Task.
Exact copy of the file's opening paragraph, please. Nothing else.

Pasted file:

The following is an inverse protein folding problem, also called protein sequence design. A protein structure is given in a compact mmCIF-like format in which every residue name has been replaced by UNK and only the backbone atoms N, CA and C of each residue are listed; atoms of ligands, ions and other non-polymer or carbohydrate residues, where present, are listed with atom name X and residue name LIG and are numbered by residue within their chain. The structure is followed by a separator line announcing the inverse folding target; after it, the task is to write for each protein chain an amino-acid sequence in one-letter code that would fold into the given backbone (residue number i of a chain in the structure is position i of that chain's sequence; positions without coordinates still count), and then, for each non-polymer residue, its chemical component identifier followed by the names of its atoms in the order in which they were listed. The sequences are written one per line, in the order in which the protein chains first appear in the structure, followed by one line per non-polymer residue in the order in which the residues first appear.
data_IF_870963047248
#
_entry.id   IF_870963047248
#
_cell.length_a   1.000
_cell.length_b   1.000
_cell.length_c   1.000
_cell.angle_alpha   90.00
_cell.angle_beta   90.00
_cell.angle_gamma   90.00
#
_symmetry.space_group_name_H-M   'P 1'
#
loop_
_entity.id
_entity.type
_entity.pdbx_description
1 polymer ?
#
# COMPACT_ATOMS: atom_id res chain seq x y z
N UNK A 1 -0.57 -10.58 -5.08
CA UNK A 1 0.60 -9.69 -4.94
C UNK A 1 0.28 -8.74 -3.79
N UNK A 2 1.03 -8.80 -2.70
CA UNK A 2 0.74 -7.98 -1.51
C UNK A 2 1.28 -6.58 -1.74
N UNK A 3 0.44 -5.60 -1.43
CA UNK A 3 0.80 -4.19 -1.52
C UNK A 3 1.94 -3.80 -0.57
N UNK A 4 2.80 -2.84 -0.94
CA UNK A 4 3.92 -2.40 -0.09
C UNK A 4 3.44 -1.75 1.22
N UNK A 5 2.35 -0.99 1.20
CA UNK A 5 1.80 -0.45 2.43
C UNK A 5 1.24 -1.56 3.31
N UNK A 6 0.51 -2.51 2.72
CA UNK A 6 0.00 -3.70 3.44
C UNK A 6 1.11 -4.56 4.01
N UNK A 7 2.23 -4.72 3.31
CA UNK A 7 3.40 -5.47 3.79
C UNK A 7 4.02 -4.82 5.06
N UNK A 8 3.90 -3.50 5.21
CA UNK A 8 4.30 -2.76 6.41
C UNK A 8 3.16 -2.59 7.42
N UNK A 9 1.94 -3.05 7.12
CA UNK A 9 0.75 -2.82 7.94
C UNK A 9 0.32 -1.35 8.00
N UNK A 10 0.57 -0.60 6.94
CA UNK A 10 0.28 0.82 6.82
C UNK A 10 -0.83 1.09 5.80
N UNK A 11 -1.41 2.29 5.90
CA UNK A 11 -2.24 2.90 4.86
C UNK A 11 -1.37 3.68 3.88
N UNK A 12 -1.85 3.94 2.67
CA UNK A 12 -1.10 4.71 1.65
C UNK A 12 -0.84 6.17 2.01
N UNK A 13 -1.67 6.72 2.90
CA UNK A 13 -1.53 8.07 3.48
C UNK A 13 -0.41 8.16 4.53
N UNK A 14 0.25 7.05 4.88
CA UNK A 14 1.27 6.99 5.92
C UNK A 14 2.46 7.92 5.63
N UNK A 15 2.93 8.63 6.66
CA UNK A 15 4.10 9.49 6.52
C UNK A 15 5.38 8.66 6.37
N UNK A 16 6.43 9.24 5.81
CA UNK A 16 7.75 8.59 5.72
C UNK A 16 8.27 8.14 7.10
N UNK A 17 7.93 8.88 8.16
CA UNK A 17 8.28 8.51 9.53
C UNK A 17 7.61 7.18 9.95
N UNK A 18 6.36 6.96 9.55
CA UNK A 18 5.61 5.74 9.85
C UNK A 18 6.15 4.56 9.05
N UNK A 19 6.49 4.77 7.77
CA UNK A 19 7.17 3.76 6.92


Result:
The following is an inverse protein folding problem, also called protein sequence design. A protein structure is given in a compact mmCIF-like format in which every residue name has been replaced by UNK and only the backbone atoms N, CA and C of each residue are listed; atoms of ligands, ions and other non-polymer or carbohydrate residues, where present, are listed with atom name X and residue name LIG and are numbered by residue within their chain. The structure is followed by a separator line announcing the inverse folding target; after it, the task is to write for each protein chain an amino-acid sequence in one-letter code that would fold into the given backbone (residue number i of a chain in the structure is position i of that chain's sequence; positions without coordinates still count), and then, for each non-polymer residue, its chemical component identifier followed by the names of its atoms in the order in which they were listed. The sequences are written one per line, in the order in which the protein chains first appear in the structure, followed by one line per non-polymer residue in the order in which the residues first appear.